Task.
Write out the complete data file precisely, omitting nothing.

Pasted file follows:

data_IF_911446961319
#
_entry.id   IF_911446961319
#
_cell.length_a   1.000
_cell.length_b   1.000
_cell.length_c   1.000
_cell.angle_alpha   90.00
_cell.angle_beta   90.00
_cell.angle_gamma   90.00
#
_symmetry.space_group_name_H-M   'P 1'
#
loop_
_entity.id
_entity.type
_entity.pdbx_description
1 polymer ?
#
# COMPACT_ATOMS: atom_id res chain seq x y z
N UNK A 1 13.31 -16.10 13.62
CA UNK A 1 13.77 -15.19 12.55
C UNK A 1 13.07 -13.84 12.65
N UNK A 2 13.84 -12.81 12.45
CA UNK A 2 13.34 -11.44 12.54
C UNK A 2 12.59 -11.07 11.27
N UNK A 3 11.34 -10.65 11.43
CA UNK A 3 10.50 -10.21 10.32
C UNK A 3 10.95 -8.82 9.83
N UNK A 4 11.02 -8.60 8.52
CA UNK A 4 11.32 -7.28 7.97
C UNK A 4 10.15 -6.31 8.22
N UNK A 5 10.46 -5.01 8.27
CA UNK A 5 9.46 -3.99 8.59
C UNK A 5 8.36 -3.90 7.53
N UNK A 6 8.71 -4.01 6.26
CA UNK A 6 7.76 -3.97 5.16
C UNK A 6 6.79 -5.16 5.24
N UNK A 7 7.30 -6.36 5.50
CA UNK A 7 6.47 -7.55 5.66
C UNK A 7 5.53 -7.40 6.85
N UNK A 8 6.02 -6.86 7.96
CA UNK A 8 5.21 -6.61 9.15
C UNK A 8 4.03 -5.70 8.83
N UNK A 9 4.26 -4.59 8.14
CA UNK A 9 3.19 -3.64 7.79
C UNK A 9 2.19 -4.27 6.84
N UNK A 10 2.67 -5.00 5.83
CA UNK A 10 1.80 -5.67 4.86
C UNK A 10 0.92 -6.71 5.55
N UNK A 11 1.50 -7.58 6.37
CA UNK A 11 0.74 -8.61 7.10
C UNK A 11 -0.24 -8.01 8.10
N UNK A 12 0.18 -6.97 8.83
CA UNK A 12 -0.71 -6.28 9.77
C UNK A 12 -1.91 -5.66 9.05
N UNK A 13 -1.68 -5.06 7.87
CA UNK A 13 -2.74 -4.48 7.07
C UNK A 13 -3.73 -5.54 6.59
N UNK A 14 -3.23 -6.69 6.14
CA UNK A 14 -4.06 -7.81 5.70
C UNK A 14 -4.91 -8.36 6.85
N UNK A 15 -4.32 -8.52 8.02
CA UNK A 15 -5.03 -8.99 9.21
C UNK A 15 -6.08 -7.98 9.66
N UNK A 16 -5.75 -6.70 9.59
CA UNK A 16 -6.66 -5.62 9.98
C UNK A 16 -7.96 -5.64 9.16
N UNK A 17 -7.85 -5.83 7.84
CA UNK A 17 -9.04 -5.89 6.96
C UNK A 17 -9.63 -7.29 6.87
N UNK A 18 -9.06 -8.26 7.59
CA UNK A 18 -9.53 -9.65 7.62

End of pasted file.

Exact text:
data_IF_911446961319
#
_entry.id   IF_911446961319
#
_cell.length_a   1.000
_cell.length_b   1.000
_cell.length_c   1.000
_cell.angle_alpha   90.00
_cell.angle_beta   90.00
_cell.angle_gamma   90.00
#
_symmetry.space_group_name_H-M   'P 1'
#
loop_
_entity.id
_entity.type
_entity.pdbx_description
1 polymer ?
#
# COMPACT_ATOMS: atom_id res chain seq x y z
N UNK A 1 13.31 -16.10 13.62
CA UNK A 1 13.77 -15.19 12.55
C UNK A 1 13.07 -13.84 12.65
N UNK A 2 13.84 -12.81 12.45
CA UNK A 2 13.34 -11.44 12.54
C UNK A 2 12.59 -11.07 11.27
N UNK A 3 11.34 -10.65 11.43
CA UNK A 3 10.50 -10.21 10.32
C UNK A 3 10.95 -8.82 9.83
N UNK A 4 11.02 -8.60 8.52
CA UNK A 4 11.32 -7.28 7.97
C UNK A 4 10.15 -6.31 8.22
N UNK A 5 10.46 -5.01 8.27
CA UNK A 5 9.46 -3.99 8.59
C UNK A 5 8.36 -3.90 7.53
N UNK A 6 8.71 -4.01 6.26
CA UNK A 6 7.76 -3.97 5.16
C UNK A 6 6.79 -5.16 5.24
N UNK A 7 7.30 -6.36 5.50
CA UNK A 7 6.47 -7.55 5.66
C UNK A 7 5.53 -7.40 6.85
N UNK A 8 6.02 -6.86 7.96
CA UNK A 8 5.21 -6.61 9.15
C UNK A 8 4.03 -5.70 8.83
N UNK A 9 4.26 -4.59 8.14
CA UNK A 9 3.19 -3.64 7.79
C UNK A 9 2.19 -4.27 6.84
N UNK A 10 2.67 -5.00 5.83
CA UNK A 10 1.80 -5.67 4.86
C UNK A 10 0.92 -6.71 5.55
N UNK A 11 1.50 -7.58 6.37
CA UNK A 11 0.74 -8.61 7.10
C UNK A 11 -0.24 -8.01 8.10
N UNK A 12 0.18 -6.97 8.83
CA UNK A 12 -0.71 -6.28 9.77
C UNK A 12 -1.91 -5.66 9.05
N UNK A 13 -1.68 -5.06 7.87
CA UNK A 13 -2.74 -4.48 7.07
C UNK A 13 -3.73 -5.54 6.59
N UNK A 14 -3.23 -6.69 6.14
CA UNK A 14 -4.06 -7.81 5.70
C UNK A 14 -4.91 -8.36 6.85
N UNK A 15 -4.32 -8.52 8.02
CA UNK A 15 -5.03 -8.99 9.21
C UNK A 15 -6.08 -7.98 9.66
N UNK A 16 -5.75 -6.70 9.59
CA UNK A 16 -6.66 -5.62 9.98
C UNK A 16 -7.96 -5.64 9.16
N UNK A 17 -7.85 -5.83 7.84
CA UNK A 17 -9.04 -5.89 6.96
C UNK A 17 -9.63 -7.29 6.87
N UNK A 18 -9.06 -8.26 7.59
CA UNK A 18 -9.53 -9.65 7.62